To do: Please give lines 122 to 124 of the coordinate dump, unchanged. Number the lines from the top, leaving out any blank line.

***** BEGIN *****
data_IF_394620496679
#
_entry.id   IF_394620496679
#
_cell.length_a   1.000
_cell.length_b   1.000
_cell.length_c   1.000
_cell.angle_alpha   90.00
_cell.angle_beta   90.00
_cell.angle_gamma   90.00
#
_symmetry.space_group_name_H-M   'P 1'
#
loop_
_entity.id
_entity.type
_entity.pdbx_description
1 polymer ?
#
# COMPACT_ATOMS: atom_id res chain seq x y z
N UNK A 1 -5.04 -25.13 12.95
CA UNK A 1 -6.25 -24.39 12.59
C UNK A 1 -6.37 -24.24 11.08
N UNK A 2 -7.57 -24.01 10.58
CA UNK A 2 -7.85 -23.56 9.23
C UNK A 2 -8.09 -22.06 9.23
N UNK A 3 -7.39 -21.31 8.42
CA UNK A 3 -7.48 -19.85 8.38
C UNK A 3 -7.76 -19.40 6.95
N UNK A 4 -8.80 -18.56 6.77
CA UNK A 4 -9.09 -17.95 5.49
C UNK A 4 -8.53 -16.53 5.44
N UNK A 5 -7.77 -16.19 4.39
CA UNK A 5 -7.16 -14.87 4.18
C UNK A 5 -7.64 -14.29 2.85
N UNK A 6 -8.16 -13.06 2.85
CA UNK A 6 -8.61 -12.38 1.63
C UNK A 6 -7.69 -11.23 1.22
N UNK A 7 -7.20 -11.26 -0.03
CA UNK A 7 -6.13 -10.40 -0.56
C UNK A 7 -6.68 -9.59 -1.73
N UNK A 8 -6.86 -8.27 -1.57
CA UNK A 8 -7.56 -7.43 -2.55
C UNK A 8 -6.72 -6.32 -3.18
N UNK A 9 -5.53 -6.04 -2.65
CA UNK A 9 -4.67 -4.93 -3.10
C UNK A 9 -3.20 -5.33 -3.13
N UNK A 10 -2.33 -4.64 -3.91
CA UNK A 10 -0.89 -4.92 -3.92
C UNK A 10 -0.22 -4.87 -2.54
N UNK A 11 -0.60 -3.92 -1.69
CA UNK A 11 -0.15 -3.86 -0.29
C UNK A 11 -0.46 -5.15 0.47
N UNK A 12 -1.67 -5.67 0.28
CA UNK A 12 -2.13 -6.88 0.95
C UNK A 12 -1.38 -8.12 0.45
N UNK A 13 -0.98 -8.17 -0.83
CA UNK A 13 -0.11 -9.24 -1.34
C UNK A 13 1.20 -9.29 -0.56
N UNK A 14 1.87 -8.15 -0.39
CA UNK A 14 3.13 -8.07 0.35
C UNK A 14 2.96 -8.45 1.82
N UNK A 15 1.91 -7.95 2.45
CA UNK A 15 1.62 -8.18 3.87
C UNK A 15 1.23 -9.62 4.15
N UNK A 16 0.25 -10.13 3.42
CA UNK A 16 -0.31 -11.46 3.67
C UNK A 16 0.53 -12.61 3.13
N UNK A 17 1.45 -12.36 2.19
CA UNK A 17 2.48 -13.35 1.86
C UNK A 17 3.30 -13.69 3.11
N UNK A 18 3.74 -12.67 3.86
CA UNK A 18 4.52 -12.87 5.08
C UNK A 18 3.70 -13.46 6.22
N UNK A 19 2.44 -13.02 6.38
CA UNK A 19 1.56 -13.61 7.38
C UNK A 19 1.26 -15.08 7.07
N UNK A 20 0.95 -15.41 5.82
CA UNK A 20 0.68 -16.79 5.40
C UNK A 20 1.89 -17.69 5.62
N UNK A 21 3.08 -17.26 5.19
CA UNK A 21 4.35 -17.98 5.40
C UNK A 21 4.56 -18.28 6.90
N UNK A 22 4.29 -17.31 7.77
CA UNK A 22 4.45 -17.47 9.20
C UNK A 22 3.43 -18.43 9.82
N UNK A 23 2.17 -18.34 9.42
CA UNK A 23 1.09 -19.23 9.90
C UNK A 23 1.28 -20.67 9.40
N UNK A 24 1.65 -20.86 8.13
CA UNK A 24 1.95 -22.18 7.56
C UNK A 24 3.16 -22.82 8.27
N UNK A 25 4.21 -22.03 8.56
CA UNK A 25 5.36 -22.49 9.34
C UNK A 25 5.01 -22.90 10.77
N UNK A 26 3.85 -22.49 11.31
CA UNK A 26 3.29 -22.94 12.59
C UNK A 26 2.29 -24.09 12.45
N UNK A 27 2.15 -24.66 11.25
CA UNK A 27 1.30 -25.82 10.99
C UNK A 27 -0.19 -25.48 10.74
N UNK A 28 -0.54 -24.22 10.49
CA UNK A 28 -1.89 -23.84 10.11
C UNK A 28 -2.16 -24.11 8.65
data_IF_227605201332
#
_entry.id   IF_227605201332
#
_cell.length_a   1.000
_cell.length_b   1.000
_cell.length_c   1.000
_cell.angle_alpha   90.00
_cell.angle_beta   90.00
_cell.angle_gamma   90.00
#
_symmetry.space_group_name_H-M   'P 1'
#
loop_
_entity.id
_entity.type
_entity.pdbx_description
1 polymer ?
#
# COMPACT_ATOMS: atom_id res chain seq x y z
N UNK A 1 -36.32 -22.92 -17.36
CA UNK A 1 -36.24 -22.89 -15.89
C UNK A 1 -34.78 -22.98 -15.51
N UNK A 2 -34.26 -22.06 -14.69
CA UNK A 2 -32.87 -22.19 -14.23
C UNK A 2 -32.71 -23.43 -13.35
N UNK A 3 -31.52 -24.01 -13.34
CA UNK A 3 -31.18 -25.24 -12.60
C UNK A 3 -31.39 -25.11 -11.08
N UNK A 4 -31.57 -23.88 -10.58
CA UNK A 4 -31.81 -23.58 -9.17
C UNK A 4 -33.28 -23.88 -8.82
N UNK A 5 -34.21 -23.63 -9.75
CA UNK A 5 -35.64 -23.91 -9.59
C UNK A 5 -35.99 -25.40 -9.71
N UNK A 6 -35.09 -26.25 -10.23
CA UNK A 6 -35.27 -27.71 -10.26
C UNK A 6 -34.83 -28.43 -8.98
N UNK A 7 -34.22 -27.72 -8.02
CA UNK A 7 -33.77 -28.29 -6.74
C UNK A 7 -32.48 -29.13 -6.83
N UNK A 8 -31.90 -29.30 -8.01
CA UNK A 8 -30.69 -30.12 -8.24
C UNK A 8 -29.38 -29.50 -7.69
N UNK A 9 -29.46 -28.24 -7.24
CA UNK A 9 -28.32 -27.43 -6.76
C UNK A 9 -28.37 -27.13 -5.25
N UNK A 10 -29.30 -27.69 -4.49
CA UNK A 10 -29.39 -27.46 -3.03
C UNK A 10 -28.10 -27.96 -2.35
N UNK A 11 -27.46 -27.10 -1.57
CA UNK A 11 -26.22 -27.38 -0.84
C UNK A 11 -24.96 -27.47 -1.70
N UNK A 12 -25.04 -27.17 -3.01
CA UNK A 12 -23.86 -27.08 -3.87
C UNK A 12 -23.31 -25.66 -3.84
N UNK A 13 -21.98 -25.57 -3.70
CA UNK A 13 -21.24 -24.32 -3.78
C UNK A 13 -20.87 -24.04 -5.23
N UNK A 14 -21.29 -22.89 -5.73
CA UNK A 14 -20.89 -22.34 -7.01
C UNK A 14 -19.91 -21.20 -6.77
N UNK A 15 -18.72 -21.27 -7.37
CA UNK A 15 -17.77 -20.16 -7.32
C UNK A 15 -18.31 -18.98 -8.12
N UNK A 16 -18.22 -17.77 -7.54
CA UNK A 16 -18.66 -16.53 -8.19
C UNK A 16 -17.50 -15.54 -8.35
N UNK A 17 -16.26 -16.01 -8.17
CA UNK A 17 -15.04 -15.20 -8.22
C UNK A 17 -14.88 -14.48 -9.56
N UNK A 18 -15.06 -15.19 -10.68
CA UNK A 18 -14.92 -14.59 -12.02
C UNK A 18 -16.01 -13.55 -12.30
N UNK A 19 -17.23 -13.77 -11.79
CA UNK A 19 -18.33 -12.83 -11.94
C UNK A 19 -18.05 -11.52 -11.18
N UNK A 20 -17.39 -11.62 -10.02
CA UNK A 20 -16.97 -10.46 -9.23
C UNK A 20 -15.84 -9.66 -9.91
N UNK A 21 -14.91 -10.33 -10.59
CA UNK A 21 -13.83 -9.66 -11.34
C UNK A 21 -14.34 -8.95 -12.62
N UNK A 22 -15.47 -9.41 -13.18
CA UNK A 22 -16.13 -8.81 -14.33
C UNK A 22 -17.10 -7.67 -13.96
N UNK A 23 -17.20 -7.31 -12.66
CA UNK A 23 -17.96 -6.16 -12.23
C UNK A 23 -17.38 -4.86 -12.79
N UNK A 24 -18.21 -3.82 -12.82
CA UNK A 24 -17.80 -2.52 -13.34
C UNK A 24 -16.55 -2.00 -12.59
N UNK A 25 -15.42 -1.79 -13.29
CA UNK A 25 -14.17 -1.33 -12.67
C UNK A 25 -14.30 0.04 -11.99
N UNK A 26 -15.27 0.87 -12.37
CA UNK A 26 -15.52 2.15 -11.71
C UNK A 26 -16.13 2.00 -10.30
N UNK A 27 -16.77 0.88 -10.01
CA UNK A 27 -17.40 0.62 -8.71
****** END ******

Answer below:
1 polymer ?
#
# COMPACT_ATOMS: atom_id res chain seq x y z